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    Geometry of fully coordinated, two-dimensional percolation

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    We study the geometry of the critical clusters in fully coordinated percolation on the square lattice. By Monte Carlo simulations (static exponents) and normal mode analysis (dynamic exponents), we find that this problem is in the same universality class with ordinary percolation statically but not so dynamically. We show that there are large differences in the number and distribution of the interior sites between the two problems which may account for the different dynamic nature.Comment: ReVTeX, 5 pages, 6 figure

    Brownian Occupation Measures, Compactness and Large Deviations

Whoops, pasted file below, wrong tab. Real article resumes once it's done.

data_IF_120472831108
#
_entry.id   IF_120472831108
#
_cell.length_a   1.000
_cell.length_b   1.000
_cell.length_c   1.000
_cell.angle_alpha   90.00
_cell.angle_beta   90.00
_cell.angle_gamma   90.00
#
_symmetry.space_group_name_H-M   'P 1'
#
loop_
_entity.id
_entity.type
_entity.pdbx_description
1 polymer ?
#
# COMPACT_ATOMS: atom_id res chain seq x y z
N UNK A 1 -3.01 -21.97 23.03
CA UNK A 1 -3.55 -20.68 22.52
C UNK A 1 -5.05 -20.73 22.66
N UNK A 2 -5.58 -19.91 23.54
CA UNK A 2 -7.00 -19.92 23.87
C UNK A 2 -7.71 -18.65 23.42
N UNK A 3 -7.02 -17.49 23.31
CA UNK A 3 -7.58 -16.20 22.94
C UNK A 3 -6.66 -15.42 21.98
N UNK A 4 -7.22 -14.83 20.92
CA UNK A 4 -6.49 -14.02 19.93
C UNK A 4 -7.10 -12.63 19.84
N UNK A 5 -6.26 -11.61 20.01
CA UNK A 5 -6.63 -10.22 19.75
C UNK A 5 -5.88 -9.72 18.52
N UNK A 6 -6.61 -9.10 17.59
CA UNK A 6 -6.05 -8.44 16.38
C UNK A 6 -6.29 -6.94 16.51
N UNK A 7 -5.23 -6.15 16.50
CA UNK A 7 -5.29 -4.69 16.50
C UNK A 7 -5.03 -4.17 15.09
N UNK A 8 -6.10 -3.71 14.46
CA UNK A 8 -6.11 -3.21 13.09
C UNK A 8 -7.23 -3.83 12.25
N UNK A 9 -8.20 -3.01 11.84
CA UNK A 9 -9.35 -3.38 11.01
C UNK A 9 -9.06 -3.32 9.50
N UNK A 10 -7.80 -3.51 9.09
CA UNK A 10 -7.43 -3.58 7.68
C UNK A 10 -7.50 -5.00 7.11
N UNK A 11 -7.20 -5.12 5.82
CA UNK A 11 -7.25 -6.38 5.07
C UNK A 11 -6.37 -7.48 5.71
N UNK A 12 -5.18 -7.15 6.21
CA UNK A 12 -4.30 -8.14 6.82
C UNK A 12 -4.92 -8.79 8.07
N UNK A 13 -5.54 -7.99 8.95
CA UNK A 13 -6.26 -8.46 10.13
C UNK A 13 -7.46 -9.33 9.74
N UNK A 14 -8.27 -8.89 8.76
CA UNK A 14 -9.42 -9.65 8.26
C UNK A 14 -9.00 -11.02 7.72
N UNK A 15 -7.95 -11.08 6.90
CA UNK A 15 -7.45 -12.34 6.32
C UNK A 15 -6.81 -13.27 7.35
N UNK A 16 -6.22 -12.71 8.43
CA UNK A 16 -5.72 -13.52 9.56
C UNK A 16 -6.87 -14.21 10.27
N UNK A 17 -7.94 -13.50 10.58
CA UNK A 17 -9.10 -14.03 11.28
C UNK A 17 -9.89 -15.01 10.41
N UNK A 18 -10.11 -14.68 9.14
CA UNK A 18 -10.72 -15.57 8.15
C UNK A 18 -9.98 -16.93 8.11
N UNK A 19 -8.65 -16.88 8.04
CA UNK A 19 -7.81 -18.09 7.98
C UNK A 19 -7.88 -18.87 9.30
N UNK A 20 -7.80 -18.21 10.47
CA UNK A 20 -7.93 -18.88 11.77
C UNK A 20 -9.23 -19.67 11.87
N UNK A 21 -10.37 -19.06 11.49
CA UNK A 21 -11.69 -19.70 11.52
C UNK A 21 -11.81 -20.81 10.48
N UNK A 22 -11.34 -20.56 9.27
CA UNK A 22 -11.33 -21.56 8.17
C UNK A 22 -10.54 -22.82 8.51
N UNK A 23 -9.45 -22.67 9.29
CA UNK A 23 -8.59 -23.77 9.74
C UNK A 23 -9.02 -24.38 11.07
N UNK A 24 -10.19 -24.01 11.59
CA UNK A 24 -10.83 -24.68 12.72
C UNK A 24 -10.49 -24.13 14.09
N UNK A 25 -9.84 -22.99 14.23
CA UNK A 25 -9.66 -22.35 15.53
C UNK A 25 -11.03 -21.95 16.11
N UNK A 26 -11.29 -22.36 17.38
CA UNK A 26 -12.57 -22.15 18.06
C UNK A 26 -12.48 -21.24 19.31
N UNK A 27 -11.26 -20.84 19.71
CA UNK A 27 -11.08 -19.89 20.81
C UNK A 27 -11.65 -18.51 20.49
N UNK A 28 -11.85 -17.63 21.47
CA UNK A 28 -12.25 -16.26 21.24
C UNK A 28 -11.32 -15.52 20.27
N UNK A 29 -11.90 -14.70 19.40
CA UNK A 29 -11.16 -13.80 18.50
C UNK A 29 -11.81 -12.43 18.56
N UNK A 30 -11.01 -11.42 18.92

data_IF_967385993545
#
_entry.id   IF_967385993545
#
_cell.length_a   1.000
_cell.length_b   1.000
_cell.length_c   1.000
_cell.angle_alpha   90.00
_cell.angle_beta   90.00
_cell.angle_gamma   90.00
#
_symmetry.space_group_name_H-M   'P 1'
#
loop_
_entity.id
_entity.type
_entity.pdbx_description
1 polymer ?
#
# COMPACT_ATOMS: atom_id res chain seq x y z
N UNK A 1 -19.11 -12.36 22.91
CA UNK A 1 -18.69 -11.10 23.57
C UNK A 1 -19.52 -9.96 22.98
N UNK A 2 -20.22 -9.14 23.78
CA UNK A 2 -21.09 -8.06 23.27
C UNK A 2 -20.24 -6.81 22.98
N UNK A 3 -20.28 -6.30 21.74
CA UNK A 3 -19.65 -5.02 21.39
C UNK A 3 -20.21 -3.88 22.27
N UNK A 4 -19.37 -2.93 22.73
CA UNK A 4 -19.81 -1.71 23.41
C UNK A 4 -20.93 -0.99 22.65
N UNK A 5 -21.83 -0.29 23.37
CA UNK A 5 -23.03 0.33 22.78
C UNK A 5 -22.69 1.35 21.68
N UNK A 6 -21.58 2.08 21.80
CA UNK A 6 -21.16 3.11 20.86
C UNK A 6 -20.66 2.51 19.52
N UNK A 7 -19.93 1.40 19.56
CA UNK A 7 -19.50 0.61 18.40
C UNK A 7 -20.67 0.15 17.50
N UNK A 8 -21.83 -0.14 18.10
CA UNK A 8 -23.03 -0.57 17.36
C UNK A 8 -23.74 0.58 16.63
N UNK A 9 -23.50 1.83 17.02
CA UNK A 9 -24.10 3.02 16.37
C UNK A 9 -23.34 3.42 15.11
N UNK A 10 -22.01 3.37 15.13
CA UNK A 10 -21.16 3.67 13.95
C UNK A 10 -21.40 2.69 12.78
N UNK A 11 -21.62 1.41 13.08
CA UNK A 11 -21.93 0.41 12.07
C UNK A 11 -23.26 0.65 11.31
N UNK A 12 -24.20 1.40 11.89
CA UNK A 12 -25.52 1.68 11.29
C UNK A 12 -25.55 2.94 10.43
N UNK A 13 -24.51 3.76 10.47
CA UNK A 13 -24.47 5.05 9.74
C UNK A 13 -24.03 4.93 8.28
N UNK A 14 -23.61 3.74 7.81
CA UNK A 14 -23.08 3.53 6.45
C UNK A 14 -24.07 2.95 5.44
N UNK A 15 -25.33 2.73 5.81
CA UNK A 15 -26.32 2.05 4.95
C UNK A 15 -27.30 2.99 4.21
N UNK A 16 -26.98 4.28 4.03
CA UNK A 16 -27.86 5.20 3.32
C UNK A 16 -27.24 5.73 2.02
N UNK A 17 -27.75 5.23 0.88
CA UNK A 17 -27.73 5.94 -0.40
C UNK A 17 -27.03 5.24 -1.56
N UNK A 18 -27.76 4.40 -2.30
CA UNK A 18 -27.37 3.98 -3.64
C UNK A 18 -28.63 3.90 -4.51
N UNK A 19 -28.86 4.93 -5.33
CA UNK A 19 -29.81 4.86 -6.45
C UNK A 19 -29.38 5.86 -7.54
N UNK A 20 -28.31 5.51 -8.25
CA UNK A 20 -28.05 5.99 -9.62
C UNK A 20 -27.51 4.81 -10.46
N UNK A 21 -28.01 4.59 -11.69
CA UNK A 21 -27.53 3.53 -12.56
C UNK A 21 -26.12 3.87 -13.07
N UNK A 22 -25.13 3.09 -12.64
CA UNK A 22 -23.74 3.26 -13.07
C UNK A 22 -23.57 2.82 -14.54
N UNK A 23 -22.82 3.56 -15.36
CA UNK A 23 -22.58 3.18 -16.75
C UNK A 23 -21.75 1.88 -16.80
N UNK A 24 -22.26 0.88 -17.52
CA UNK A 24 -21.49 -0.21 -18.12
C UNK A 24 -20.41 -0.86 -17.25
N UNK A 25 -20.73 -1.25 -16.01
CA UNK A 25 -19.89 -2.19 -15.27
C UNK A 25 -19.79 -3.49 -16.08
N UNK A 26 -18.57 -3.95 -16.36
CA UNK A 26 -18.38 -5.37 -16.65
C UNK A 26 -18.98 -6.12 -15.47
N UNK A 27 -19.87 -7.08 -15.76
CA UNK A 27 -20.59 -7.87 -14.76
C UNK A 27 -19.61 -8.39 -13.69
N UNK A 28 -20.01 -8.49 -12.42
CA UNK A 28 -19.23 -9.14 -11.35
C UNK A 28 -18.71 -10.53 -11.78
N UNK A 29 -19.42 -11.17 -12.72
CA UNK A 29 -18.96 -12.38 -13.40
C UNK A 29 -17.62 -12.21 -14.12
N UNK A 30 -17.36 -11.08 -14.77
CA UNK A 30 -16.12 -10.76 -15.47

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    In proving large deviation estimates, the lower bound for open sets and upper bound for compact sets are essentially local estimates. On the other hand, the upper bound for closed sets is global and compactness of space or an exponential tightness estimate is needed to establish it. In dealing with the occupation measure L_t(A)=\frac{1}{t}\int_0^t{\1}_A(W_s) \d s of the dd dimensional Brownian motion, which is not positive recurrent, there is no possibility of exponential tightness. The space of probability distributions M1(Rd)\mathcal {M}_1(\R^d) can be compactified by replacing the usual topology of weak convergence by the vague toplogy, where the space is treated as the dual of continuous functions with compact support. This is essentially the one point compactification of Rd\R^d by adding a point at \infty that results in the compactification of M1(Rd)\mathcal M_1(\R^d) by allowing some mass to escape to the point at \infty. If one were to use only test functions that are continuous and vanish at \infty then the compactification results in the space of sub-probability distributions M1(Rd)\mathcal {M}_{\le 1}(\R^d) by ignoring the mass at \infty. The main drawback of this compactification is that it ignores the underlying translation invariance. More explicitly, we may be interested in the space of equivalence classes of orbits M~1=M~1(Rd)\widetilde{\mathcal M}_1=\widetilde{\mathcal M}_1(\R^d) under the action of the translation group Rd\R^d on M1(Rd)\mathcal M_1(\R^d). There are problems for which it is natural to compactify this space of orbits. We will provide such a compactification, prove a large deviation principle there and give an application to a relevant problem.Comment: Minor revision. To appear in the "Annals of Probability